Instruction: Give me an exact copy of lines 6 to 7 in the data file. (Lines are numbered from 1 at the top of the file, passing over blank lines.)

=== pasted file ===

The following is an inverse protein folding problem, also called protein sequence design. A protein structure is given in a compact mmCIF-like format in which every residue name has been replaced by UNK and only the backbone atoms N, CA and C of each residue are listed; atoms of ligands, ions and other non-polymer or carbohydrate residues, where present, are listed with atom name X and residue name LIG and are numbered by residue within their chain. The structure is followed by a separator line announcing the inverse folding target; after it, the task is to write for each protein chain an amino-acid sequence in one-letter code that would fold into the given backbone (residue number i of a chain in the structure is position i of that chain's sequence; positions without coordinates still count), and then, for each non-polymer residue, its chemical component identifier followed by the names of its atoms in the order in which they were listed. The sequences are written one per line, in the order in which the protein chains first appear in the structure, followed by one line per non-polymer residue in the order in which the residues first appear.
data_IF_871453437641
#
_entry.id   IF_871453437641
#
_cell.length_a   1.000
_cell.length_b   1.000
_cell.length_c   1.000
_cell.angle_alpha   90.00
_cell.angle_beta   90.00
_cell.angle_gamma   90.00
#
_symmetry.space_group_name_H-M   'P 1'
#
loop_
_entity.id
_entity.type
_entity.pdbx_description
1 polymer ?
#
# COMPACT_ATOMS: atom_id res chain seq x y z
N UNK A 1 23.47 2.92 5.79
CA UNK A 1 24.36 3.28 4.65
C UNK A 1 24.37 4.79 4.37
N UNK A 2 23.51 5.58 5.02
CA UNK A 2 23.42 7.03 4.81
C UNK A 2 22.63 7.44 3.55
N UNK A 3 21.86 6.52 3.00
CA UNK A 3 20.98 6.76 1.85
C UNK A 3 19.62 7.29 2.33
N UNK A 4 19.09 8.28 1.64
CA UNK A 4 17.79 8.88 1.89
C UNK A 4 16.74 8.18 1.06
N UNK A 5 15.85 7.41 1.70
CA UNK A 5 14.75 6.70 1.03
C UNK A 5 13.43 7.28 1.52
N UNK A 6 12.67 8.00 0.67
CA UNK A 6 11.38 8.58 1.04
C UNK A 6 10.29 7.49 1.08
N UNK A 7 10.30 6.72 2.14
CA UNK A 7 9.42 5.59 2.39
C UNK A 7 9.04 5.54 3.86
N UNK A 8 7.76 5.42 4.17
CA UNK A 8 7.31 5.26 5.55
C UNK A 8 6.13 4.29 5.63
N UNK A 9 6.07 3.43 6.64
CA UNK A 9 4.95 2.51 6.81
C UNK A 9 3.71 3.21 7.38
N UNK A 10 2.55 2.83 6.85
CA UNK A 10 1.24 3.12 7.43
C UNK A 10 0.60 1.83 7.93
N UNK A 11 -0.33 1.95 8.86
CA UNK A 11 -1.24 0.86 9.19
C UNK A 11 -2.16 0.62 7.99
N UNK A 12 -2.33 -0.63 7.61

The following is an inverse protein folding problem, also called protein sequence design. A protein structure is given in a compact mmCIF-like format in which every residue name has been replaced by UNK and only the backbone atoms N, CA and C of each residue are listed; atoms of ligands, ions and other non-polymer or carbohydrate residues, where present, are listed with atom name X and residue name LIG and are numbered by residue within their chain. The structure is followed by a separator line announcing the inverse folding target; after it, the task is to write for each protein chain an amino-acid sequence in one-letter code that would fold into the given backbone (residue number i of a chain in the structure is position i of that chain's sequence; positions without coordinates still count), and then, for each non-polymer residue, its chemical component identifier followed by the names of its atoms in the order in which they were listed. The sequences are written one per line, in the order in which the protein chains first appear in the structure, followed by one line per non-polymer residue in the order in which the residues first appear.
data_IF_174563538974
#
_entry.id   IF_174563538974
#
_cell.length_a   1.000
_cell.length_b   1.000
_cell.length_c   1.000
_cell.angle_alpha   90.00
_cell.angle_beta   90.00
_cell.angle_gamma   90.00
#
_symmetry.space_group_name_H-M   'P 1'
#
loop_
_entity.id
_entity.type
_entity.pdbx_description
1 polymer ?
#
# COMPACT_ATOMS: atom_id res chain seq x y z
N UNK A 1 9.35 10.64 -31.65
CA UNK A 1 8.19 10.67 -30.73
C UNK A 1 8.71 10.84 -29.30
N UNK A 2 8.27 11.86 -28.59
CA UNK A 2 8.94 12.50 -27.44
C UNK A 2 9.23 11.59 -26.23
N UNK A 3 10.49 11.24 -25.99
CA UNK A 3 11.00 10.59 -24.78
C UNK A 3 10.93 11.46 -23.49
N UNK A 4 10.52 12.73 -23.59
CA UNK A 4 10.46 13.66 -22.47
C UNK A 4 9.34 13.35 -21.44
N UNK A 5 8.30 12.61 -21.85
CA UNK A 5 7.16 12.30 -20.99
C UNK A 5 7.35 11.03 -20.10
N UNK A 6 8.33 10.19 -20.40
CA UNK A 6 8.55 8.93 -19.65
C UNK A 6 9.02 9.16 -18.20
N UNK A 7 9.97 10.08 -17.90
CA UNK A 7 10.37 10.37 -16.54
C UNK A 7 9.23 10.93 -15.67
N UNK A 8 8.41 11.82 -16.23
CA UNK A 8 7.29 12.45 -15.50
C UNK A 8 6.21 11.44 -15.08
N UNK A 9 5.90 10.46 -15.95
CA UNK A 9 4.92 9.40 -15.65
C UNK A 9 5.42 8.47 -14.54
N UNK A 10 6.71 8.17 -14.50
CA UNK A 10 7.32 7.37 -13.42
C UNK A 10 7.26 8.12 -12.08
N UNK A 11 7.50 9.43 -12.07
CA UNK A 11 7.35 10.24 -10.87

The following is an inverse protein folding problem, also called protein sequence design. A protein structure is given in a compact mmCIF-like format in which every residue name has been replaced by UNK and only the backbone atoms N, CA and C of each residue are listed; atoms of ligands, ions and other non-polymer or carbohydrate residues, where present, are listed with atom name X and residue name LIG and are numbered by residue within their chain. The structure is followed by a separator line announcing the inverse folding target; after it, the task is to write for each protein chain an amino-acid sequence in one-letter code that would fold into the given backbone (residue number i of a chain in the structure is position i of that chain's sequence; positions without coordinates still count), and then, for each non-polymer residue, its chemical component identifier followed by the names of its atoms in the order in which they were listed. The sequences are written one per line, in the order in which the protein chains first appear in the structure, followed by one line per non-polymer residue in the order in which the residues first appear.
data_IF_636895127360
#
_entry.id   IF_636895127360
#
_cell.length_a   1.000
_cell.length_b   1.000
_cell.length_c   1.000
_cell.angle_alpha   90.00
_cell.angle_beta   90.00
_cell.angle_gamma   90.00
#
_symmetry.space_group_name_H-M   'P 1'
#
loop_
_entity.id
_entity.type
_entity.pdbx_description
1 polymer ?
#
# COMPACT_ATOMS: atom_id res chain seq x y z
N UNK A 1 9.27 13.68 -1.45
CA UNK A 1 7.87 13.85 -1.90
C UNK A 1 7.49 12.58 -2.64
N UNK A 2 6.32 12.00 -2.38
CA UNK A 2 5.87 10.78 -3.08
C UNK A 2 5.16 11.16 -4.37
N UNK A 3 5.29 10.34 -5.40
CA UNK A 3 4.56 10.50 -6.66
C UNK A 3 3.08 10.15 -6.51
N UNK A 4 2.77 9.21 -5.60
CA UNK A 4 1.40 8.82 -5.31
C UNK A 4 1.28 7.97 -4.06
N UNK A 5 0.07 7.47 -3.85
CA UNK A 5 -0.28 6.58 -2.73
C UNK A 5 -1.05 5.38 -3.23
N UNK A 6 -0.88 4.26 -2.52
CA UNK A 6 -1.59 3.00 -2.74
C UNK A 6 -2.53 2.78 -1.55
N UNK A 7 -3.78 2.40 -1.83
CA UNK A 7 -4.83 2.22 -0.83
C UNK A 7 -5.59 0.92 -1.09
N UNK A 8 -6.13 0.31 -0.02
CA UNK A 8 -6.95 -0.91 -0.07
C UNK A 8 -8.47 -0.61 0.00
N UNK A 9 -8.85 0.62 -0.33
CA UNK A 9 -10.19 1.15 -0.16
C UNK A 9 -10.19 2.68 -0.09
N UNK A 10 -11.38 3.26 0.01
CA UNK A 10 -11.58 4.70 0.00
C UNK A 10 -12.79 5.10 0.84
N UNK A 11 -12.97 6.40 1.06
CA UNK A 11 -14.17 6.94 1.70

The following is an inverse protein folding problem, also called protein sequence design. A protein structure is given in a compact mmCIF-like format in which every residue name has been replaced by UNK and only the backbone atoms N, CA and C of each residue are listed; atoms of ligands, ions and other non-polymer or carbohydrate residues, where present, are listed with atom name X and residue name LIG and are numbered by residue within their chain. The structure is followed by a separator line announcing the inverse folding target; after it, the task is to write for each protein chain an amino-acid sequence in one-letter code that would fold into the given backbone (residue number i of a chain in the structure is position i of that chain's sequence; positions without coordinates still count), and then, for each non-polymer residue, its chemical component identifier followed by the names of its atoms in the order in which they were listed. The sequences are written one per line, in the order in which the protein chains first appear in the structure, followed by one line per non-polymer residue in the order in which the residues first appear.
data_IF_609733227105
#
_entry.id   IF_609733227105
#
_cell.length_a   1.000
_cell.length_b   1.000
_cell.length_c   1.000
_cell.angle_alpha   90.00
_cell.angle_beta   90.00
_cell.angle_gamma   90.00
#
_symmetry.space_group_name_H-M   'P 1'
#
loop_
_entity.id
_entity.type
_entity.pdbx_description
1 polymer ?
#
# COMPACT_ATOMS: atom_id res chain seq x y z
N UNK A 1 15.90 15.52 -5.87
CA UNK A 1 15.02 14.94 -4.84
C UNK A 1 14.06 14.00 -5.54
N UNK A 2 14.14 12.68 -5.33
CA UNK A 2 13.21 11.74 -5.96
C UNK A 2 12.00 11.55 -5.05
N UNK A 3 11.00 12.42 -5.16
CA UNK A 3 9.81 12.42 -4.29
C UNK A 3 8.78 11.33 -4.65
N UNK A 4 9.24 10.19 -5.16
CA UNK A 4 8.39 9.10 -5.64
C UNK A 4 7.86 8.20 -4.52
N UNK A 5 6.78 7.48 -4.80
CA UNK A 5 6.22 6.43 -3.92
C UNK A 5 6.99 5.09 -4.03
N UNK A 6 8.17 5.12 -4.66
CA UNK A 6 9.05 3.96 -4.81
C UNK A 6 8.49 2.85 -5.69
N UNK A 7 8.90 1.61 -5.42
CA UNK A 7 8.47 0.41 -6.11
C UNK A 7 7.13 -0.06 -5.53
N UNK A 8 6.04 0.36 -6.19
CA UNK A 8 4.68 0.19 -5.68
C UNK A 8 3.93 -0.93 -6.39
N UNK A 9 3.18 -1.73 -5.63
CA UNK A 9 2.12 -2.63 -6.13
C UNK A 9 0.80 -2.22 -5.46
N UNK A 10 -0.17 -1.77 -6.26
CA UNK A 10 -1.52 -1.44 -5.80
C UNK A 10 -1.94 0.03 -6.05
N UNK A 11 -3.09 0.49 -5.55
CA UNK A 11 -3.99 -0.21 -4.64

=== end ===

_cell.length_a   1.000
_cell.length_b   1.000